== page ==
There are two features - both related to location - that are essential to creating a popular condominium community in Greater Toronto. It just so happens that Oakville and Burlington, the major urban centres of Halton Region, have both of them in spades.
The first is good access to rapid transit. While neither Burlington nor Oakville are communities that rely significantly on mass transit, they both have excellent commuter train service through GO Transit.
The second feature is an attractive natural environment along Lake Ontario. As the redevelopment of the Etobicoke lakeshore just west of the Humber River has shown us, a picturesque setting for high-rise development is often a slam dunk with buyers, even in an area lacking in good commercial services.
Both Oakville and Burlington are tailor-made condo markets for empty-nesters who want to stay in the community where they've raised their families. These markets go up a notch or two in value when you consider that they are already quite affluent - especially Oakville.
But many current Oakville residents and conservation groups have strongly opposed condominium development, often taking developers all the way to the Ontario Municipal Board.
Another unique attraction of both these communities that can't be discounted is that they have established downtown areas that are self-sustaining, and even pedestrian friendly. Elsewhere in Greater Toronto's 905 suburban belt, great heaps of money have been spent trying to establish "city centre" communities with recreational, commercial and high-density housing components. It must be nice to be a Burlington planning official and be able to skip that expensive, time-consuming and often failure-prone step.
In Oakville, One Eleven Forsythe by Daniels Corp., on Lakeshore Road in the west end of town, is a perfect example of what many affluent, downsizing empty-nesters are looking for. The 12-storey building, which encountered some opposition from local residents, is now under construction.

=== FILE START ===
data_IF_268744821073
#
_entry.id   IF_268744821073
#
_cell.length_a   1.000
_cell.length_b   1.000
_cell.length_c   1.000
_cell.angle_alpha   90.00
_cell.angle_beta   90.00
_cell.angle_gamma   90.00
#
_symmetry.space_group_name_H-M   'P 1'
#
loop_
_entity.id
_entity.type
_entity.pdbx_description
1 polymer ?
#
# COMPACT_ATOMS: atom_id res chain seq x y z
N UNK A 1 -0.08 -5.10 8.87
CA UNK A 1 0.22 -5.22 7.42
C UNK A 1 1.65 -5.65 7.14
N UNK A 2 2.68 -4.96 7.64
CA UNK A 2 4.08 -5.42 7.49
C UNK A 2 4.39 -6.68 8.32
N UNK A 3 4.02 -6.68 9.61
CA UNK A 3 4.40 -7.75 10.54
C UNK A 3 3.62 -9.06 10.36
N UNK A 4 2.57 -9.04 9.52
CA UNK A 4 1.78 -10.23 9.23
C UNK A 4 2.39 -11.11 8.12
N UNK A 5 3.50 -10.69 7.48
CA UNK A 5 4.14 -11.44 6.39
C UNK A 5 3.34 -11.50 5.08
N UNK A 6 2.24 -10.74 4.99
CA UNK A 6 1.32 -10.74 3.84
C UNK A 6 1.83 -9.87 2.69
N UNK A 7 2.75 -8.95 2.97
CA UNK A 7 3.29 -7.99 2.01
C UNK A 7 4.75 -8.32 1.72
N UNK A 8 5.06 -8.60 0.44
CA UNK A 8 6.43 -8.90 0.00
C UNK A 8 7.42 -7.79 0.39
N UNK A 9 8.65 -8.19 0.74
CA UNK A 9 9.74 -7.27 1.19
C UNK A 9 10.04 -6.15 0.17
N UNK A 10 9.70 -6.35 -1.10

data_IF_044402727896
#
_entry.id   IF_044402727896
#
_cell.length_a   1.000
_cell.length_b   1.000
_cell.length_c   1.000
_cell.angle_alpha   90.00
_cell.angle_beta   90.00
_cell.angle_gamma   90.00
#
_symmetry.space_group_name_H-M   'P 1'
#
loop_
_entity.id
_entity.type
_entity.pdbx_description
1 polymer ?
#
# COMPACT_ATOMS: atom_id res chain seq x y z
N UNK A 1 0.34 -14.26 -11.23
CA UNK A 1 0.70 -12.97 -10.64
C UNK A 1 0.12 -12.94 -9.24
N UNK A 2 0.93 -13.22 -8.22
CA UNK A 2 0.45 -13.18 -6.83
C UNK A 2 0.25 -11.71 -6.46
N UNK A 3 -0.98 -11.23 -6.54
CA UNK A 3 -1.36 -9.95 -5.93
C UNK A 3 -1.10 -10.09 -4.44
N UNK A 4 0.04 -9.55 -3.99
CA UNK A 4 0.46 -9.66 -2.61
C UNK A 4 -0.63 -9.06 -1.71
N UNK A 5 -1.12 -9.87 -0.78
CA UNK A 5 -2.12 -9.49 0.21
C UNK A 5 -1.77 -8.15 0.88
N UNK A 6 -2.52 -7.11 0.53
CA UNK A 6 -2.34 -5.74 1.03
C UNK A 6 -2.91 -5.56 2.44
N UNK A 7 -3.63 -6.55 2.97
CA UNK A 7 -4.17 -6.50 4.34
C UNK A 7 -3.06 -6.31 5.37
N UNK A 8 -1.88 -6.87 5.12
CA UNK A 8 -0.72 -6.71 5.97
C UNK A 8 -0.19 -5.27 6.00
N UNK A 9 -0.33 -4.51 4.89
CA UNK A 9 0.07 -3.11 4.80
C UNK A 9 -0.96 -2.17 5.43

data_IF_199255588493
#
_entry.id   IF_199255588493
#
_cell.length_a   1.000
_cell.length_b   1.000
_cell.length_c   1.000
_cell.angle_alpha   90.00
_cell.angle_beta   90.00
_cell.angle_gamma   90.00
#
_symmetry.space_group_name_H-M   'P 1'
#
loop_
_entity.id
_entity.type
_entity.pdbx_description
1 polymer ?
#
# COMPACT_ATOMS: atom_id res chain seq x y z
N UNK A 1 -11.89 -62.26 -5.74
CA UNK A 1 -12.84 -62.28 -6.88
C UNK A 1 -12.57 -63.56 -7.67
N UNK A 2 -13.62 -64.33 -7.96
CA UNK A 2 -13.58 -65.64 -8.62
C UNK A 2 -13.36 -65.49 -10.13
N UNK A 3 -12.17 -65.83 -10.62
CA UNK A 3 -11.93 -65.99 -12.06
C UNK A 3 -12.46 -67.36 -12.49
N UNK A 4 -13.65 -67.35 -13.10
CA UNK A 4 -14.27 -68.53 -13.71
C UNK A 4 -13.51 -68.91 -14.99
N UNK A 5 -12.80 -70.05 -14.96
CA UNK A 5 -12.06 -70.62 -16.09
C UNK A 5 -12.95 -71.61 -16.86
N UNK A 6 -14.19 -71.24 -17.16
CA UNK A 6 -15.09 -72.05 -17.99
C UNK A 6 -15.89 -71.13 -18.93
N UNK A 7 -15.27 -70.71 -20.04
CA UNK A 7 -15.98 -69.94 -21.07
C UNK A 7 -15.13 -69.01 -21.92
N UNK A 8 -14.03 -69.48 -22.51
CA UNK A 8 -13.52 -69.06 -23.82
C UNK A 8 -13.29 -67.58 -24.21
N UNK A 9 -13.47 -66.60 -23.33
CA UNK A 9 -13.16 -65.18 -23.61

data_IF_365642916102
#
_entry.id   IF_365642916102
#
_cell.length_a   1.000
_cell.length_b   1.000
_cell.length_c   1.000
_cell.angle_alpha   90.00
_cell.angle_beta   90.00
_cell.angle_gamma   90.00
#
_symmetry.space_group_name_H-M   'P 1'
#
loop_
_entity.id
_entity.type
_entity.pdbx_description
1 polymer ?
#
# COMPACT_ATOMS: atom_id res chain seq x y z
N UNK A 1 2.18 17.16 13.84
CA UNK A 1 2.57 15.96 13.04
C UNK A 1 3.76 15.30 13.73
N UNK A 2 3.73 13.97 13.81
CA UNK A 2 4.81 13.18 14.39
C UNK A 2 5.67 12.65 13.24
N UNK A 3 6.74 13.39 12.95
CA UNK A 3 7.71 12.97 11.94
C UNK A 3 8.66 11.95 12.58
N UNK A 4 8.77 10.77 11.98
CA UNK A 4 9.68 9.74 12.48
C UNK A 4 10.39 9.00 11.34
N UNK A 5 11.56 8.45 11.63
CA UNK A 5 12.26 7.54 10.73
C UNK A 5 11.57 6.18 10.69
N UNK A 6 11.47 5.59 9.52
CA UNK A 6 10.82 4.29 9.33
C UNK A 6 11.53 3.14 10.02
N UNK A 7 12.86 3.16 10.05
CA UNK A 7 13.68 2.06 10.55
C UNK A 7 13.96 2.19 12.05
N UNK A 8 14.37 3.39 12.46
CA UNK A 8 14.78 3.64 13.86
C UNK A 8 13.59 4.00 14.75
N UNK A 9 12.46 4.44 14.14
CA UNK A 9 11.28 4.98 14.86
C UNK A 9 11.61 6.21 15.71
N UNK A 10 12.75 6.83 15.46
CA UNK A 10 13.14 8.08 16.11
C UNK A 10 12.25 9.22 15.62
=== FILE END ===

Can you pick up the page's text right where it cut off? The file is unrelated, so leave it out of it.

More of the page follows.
With prices ranging from $949,000 for 1,202 square feet to more than $2.6-million for 2,796 square feet, the 88 suites at One Eleven Forsythe are out of reach for most first-time buyers. The lobby and the common recreational areas are designed to reflect the marble-and-wood-panelled glory of the finest hotels.
The suites themselves have oversized terraces, with the bigger units featuring family rooms off the kitchen, separate studies, two gas fireplaces and curved windows in the living room.
Also offering luxury, but in a low-rise, is the Harbour Club, next to Trafalgar Park, south of Marine Drive. It consists of two- and three-storey townhouses, four semi-detached homes and four detached residences, all operated as condominiums.
With prices between $700,000 for 2,347 square feet and $1.15-million for a massive 3,640-square-foot home, these are niche housing products, but sales have been brisk. The first phase is already complete and the second phase is under construction.
In Burlington, there is a lot more choice in terms of price, with a good selection of new condominiums in the $250,000 to $400,000 range.
One niche condo product that seems to have attracted builder and buyer interest is the live/work unit. Usually, municipalities place a lot of restrictions on these types of residences in order to ensure zoning efficiencies, but Burlington has taken a less stringent approach.
DeSantis Developments' Silvan Forest Place, between Walker's and Appleby lines, features three-storey townhouses with an average of 450 square feet of commercial space, as well as street-level entrances.
The 16 units have been built, and a few are still for sale, ranging from $295,000 for 1,735 square feet to $315,000 for 2,050 square feet.
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